May 3, 2015 | By Simon

As we move into a future that features a prominent use of virtual and augmented reality systems, a large part of where that content creation will come from will be from 3D scanners not unlike Microsoft’s Kinect for Xbox.

When the Kinect for Xbox was released in November of 2010, it was the most affordable 3D camera to date and completely transformed how users interacted with their video games.  Additionally, since Microsoft made their software available as open source for a generation of curious programmers and developers, its applications extended far beyond just video games and into the realm of full-body 3D scanning, motion tracking and many others.  After just 60 days on the market, Microsoft was able to sell 8 million of the Kinect units, making it the fastest-selling electronic device ever.    

However as much creative and gaming power that the Kinect provided, it was not without its limitations.  Among other setbacks, the Kinect had a difficult time working in outdoor conditions and wasn’t capable of producing high-resolution images.  

Now, a group of researchers from Northwestern University have taken everything that’s great about the Kinect and added even more power and functionality under support from the Office of Naval Research and the US Department of Energy.  

Headed by Oliver Cossairt, assistant professor of electrical engineering and computer science at Northwestern’s McCormick School of Engineering, the project’s goal was to not only pick up where the Kinect fell short, but also produce a 3D scanning device that is also inexpensive like the Kinect.   

For both the first and second generation Kinect devices, a projected light pattern was utilized for the devices to be able to sense and process scene depth.  Although the technology works near-flawlessly, it lacks high resolution quality that some users have come to expect as resolution on other devices and gadgets has continued to go up - such as screen resolution on Apple’s Retina Display and 3D print qualities on various 3D printers.  The laser on Cossairt's camera, however, can be sensed in the presence of the sun because it is much brighter than ambient light.

“In order for a 3-D camera to be useful, it has to be something you can use in everyday, normal environments,” said Cossairt. “Outdoors is a part of that, and that’s something the Kinect cannot do, but our Motion Contrast 3-D scanner can.”

Cossairt’s camera, which he’s named Motion Contrast 3D Laser Scanner (MC3D), uses a similar process of single-point scanning like the original Kinect models, however it only scans portions of a scene that have changed, which ultimately makes the scanning process faster and be of higher quality.  The process can be compared to that of the human eye; neurons only fire if there is a change in the visual stimulus rather than constantly scanning every detail of a scene.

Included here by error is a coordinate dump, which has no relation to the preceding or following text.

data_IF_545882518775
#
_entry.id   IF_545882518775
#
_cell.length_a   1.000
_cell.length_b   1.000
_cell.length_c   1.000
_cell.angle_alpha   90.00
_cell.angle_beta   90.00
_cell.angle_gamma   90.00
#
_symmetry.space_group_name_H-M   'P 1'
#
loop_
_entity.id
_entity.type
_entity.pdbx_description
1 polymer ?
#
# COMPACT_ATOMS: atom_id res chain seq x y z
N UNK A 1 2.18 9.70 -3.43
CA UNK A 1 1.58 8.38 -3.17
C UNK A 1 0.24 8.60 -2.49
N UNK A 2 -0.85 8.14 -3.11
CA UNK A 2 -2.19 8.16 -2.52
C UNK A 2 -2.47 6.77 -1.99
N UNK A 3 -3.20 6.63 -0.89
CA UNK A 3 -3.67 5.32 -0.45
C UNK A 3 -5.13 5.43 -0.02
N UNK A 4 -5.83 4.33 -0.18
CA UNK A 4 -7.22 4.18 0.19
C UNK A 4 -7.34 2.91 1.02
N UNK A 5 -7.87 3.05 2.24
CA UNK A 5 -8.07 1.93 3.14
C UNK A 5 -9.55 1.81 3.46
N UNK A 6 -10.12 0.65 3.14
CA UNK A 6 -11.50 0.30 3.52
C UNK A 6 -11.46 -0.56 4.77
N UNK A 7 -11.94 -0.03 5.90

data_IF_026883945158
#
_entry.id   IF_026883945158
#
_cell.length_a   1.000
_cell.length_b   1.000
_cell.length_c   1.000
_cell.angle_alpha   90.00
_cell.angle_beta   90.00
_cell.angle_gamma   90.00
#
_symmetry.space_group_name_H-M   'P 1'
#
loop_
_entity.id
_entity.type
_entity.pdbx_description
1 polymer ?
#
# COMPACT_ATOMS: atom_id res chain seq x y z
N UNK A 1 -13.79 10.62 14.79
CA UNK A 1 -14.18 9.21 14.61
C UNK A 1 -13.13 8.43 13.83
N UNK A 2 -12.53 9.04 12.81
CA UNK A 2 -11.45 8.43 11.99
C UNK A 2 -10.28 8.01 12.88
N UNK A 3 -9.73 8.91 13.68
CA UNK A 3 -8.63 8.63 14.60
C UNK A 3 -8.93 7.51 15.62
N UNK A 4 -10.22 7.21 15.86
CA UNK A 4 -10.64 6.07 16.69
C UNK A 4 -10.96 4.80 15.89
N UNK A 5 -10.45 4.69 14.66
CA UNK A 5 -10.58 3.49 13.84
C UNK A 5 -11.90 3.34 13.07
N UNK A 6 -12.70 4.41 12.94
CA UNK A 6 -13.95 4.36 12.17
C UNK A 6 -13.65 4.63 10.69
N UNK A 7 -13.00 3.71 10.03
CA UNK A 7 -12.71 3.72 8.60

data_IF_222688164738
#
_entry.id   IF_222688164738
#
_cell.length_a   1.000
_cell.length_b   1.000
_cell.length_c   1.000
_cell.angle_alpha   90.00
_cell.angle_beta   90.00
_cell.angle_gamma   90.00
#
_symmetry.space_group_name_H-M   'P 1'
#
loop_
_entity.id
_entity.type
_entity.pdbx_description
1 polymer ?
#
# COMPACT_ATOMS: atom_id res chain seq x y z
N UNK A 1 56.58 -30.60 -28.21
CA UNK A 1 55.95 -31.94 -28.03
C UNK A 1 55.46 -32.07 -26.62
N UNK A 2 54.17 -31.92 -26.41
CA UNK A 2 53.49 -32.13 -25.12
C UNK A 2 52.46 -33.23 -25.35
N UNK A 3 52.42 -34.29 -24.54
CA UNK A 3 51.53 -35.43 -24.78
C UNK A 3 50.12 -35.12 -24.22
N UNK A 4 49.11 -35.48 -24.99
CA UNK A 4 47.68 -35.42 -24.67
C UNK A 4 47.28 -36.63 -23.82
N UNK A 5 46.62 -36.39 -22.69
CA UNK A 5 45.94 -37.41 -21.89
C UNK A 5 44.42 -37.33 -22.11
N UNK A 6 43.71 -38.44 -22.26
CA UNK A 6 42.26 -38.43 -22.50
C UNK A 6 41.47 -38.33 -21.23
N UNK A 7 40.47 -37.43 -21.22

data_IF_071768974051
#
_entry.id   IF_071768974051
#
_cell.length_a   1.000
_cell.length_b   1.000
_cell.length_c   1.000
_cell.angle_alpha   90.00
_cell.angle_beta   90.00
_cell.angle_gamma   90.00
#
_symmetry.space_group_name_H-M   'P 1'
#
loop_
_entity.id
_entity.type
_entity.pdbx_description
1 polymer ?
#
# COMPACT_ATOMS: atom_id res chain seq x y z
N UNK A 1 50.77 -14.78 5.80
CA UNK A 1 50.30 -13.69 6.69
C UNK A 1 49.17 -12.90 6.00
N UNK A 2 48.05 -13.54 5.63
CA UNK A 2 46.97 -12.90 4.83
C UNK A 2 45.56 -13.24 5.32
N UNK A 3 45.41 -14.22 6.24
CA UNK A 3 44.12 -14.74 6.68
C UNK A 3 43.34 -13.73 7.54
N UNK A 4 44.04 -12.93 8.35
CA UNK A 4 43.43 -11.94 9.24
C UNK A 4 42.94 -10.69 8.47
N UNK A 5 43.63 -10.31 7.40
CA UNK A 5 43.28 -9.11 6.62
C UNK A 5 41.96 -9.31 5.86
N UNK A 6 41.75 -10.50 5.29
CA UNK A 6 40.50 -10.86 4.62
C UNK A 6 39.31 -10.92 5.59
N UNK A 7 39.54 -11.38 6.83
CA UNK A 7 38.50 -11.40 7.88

"If you send the same signal to your eye over and over, the neurons will actually stop firing," Cossairt said. "The neurons only fire if there is a change in your visual stimulus. We realized this principle could be really useful for a 3-D scanning system."

Surely, the speed and quality of the scanning technology makes it ideal for a variety of applications.  Among others, Cossairt believes that the Motion Contrast 3D Laser Scanner could be used in the fields of robotics, bioinformatics, augmented reality and manufacturing automation, among others.  

Recently, Cossairt and his team who worked on the project received a Google Faculty Research Award to integrate the technology behind the Motion Contrast 3D Laser Scanner into an autonomous vehicle platform.  

 

 

Posted in 3D Scanning

 

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marco wrote at 10/24/2015 10:30:03 PM:

MC3D scanner is on the market? What is the price? Nobody talks about the price

Mike Balzer, slo 3D creators wrote at 5/8/2015 8:26:17 AM:

I was hoping the results would be better, but I don't think they are fairly showing what laser scanning and the PrimeSense technology can accomplish. The Occipital Structure and my 4eyes lens system version 2 can capture surface detail as good as the Artec Eva at 1/10th the price. At the end of May, early June, there will be an enhanced iPad app and eagerly awaited iPhone 6 & 6+ app. that with the NEODiMOUNT cases makes this the smallest self-contained 3D Scanning system. It will be demoed at the MedXMake presentation next Thursday, and in the MedXMake MakerFaire booth Friday. Here is SketchFab link to recent model captured in 5 seconds with no processing: https://skfb.ly/Erw8

codemite wrote at 5/4/2015 6:55:09 PM:

The ability to filter out the effect of external IR and light sources will be a very desirable trait. If it ever reaches market.

pittsburghjoe wrote at 5/3/2015 10:51:03 PM:

Are you comparing MC3D to Kinect v1 or 2?



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